It may be too early for projections, & for the first time in many election cycles we are hearing talk of a brokered convention because there really isn’t a clear leader among Dem’s at this point. And who knows that a GOP challenger may not yet emerge, a moderate conservative, clean & ethical with no load of dirty linen, who can unite reasonable conservatives who support some of Trump’s policies, may not support others, but hate the bedlam & chaos we have now & want order & sanity, decorum & dignity restored in Washington. Such a dark horse would have little chance to knock off Trump, but would give reasonable conservatives & reasonable people in general something to think about.

While many of us agree on many policy issues & matters of governance as a whole, I doubt most of us would say (at least not openly) that the executive, legislative, & judicial branches should be in lockstep with each other. We had that before, & it was called King George III. The intent of our Founders was to build in a degree of independence among the branches, with presidents requiring election & the Senate having confirmation power so a president could not simply stuff a cabinet with obsequious but inept cronies (well, at least not theoretically).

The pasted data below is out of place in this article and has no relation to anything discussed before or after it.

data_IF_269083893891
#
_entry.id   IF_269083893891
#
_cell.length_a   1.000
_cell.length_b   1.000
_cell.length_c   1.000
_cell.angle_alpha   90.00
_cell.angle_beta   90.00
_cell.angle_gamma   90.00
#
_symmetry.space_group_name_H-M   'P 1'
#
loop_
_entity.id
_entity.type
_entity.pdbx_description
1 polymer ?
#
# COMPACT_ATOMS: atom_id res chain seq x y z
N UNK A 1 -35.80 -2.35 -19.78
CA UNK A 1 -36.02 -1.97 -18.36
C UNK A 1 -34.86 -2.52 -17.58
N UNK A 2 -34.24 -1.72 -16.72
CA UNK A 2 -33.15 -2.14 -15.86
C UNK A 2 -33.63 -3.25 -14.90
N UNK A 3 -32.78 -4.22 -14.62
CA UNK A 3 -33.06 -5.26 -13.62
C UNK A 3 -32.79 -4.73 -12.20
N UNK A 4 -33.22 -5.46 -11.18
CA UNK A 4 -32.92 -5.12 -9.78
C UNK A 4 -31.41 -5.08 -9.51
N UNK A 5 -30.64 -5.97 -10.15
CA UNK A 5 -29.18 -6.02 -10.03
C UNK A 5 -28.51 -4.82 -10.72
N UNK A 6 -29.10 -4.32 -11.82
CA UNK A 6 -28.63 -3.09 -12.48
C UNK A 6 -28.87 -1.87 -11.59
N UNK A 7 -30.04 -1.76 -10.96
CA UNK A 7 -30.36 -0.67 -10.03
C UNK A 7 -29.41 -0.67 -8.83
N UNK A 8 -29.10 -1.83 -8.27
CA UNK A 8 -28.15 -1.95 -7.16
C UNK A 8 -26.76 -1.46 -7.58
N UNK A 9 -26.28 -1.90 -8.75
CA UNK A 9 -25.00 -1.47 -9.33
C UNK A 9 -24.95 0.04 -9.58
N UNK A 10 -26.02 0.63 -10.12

The Constitution mandates two houses of Congress with different length terms & overlapping terms (overlapping the terms of the other house as well as presidential terms) so all parties would have chances to exert their influence & no one could use his (or her) power or influence (or exploit fear & loathing, not that anyone in politics would do such a thing) to become a monarch in all but title. They did the same with the judiciary. The Constitution says that justices would hold office “during good behavior,” so their tenures would overlap presidential AND legislative terms & they would not have to cater to any political agenda at specific intervals.